Dr Emma Hargreaves (nee Mead) completed her first degree in Biochemistry with a year in Industry, graduating in 2003 from the University of Kent. She spent her year in industry at Pfizer working in the orphanG-Protein Coupled Receptor (GPCR) group, followed by a summer studentship within the Drug Metabolism group. Emma went on to complete a PhD studying the emerging pharmacology of orphan GPCRs in the Clinical Pharmacology Group at the University of Cambridge.
In 2007 Emma joined the group of Professor Mark Smales at the University of Kent and she now has more than 10 years experience working in the Translational Control and Industrial Biotechnology area. In 2012 Emma was awarded an independent Leverhulme Trust Early Career Fellowship on ‘Determining control of mRNA translation via changes of translation factor levels’ which she completed in 2016 before returning to work in the group of Professor Smales.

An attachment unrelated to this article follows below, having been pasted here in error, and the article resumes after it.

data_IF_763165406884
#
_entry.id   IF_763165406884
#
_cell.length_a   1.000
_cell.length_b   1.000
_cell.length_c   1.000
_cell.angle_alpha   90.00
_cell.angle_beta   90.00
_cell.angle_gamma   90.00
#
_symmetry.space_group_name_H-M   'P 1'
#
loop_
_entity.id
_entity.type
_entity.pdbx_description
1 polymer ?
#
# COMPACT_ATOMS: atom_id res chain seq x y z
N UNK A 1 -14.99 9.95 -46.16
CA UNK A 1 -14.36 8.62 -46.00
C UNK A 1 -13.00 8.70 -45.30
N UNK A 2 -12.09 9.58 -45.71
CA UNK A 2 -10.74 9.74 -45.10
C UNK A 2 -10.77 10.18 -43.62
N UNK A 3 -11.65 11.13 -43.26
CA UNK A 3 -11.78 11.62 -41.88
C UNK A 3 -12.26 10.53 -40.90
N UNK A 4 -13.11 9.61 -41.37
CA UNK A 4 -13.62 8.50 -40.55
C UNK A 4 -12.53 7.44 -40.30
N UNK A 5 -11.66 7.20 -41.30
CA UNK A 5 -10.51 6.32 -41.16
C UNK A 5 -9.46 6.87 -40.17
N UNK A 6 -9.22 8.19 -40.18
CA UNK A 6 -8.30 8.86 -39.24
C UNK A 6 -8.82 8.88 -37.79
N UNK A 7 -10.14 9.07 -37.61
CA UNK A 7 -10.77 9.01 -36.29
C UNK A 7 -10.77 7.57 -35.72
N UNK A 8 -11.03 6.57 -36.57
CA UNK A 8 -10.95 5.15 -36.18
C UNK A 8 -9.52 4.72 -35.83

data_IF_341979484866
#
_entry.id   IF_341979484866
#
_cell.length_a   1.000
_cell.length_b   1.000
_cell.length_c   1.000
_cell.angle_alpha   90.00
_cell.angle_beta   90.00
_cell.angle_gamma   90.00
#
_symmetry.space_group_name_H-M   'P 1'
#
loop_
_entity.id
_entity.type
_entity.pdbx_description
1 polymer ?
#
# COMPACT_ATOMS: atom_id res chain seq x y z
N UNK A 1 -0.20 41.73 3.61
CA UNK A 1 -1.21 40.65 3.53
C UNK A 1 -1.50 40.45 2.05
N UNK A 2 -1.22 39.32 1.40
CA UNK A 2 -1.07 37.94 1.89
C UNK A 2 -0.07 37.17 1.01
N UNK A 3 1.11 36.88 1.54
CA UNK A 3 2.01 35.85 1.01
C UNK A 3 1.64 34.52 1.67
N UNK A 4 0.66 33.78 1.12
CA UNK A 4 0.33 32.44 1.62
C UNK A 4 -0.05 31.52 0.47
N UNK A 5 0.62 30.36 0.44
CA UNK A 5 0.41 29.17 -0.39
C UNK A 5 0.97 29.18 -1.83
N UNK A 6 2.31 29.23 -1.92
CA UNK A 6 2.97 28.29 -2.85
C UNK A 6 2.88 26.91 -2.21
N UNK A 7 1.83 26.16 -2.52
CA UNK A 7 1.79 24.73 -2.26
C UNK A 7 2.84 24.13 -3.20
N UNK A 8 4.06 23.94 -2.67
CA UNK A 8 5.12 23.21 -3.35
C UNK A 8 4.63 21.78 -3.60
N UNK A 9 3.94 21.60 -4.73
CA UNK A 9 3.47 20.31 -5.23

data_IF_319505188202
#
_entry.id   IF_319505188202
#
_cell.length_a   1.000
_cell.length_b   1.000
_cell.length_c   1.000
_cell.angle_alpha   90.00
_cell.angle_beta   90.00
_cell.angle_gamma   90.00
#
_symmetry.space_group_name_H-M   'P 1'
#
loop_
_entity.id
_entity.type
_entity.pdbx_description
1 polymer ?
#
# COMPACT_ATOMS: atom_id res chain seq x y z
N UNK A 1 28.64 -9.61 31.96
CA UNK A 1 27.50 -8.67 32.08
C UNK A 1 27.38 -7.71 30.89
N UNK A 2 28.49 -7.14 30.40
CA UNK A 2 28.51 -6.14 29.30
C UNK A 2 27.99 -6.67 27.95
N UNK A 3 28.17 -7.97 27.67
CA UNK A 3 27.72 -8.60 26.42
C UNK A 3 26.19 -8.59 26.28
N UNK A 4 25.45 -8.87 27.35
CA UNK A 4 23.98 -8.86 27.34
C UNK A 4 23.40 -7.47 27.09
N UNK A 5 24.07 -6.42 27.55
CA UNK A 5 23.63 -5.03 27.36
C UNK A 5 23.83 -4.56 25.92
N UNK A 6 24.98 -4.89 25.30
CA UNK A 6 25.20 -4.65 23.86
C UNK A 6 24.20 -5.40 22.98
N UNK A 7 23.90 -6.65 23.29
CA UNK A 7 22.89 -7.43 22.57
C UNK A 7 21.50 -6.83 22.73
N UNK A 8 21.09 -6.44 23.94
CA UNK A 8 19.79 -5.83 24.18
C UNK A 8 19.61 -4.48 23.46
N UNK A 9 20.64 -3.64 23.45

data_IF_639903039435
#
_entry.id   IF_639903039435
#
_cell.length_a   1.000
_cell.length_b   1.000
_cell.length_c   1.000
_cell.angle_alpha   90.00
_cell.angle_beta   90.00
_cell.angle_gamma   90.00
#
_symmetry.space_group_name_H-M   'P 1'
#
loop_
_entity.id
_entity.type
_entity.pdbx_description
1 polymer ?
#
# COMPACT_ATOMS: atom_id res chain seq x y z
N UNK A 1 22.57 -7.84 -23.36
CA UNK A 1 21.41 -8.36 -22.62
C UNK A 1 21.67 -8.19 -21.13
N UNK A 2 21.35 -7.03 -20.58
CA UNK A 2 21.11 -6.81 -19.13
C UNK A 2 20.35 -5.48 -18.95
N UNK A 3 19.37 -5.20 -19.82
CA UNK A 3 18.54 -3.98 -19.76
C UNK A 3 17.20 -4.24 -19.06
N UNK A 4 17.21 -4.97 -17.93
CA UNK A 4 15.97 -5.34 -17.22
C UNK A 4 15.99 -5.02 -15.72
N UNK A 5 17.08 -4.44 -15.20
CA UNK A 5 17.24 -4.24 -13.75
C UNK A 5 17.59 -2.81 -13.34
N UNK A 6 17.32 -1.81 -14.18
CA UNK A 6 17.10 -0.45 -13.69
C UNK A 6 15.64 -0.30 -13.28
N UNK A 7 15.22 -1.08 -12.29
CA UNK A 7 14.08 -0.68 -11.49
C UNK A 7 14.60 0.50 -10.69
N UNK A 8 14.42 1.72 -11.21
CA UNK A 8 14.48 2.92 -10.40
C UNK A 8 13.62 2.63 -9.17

Emma has published and presented nationally and internationally. In addition to her research interests, Emma contributes to teaching within the school and is a Fellow of the Higher Education Academy. Emma is a member of the Biochemical Society and in 2018 became a panel member for Research Area I Genes.
Dr Emma Hargreaves research to date has focused on control of mRNA translation during protein production in mammalian cells. Emma’s current project is part of a multi-site collaboration on ‘Regulation of protein synthesis by elongation control in health and disease’ and her particular focus is to interrogate the codons/sequence motifs that confer elongation control in cooled cells.
Biochemical Society Panel member for Research Area I – Genes